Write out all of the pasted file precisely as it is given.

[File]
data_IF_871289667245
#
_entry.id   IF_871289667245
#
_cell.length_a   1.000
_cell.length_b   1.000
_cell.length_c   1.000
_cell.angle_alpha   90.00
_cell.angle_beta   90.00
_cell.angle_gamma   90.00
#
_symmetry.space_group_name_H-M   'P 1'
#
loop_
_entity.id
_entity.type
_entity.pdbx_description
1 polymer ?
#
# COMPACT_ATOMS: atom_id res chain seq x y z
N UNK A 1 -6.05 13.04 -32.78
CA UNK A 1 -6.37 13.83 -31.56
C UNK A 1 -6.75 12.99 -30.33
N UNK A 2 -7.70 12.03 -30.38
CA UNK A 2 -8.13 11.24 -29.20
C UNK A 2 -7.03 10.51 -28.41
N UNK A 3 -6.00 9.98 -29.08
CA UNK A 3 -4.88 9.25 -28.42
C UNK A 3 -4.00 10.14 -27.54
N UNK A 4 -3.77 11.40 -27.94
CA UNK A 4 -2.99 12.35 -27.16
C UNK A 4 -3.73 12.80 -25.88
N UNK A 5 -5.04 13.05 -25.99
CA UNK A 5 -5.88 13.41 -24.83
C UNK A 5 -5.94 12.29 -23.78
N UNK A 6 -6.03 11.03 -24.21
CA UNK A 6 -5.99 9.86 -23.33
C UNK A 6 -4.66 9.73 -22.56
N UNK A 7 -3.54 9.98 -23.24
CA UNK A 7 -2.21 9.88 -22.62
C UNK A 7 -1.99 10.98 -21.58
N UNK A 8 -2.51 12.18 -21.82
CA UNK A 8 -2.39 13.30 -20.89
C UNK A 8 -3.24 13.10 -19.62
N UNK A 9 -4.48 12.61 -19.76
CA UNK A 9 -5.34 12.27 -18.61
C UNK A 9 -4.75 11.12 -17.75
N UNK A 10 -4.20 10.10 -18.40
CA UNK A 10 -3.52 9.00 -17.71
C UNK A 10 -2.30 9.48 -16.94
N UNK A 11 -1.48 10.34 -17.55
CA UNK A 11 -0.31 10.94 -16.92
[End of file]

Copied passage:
data_IF_871289667245
#
_entry.id   IF_871289667245
#
_cell.length_a   1.000
_cell.length_b   1.000
_cell.length_c   1.000
_cell.angle_alpha   90.00
_cell.angle_beta   90.00
_cell.angle_gamma   90.00
#
_symmetry.space_group_name_H-M   'P 1'
#
loop_
_entity.id
_entity.type
_entity.pdbx_description
1 polymer ?
#
# COMPACT_ATOMS: atom_id res chain seq x y z
N UNK A 1 -6.05 13.04 -32.78
CA UNK A 1 -6.37 13.83 -31.56
C UNK A 1 -6.75 12.99 -30.33
N UNK A 2 -7.70 12.03 -30.38
CA UNK A 2 -8.13 11.24 -29.20
C UNK A 2 -7.03 10.51 -28.41
N UNK A 3 -6.00 9.98 -29.08
CA UNK A 3 -4.88 9.25 -28.42
C UNK A 3 -4.00 10.14 -27.54
N UNK A 4 -3.77 11.40 -27.94
CA UNK A 4 -2.99 12.35 -27.16
C UNK A 4 -3.73 12.80 -25.88
N UNK A 5 -5.04 13.05 -25.99
CA UNK A 5 -5.88 13.41 -24.83
C UNK A 5 -5.94 12.29 -23.78
N UNK A 6 -6.03 11.03 -24.21
CA UNK A 6 -5.99 9.86 -23.33
C UNK A 6 -4.66 9.73 -22.56
N UNK A 7 -3.54 9.98 -23.24
CA UNK A 7 -2.21 9.88 -22.62
C UNK A 7 -1.99 10.98 -21.58
N UNK A 8 -2.51 12.18 -21.82
CA UNK A 8 -2.39 13.30 -20.89
C UNK A 8 -3.24 13.10 -19.62
N UNK A 9 -4.48 12.61 -19.76
CA UNK A 9 -5.34 12.27 -18.61
C UNK A 9 -4.75 11.12 -17.75
N UNK A 10 -4.20 10.10 -18.40
CA UNK A 10 -3.52 9.00 -17.71
C UNK A 10 -2.30 9.48 -16.94
N UNK A 11 -1.48 10.34 -17.55
CA UNK A 11 -0.31 10.94 -16.92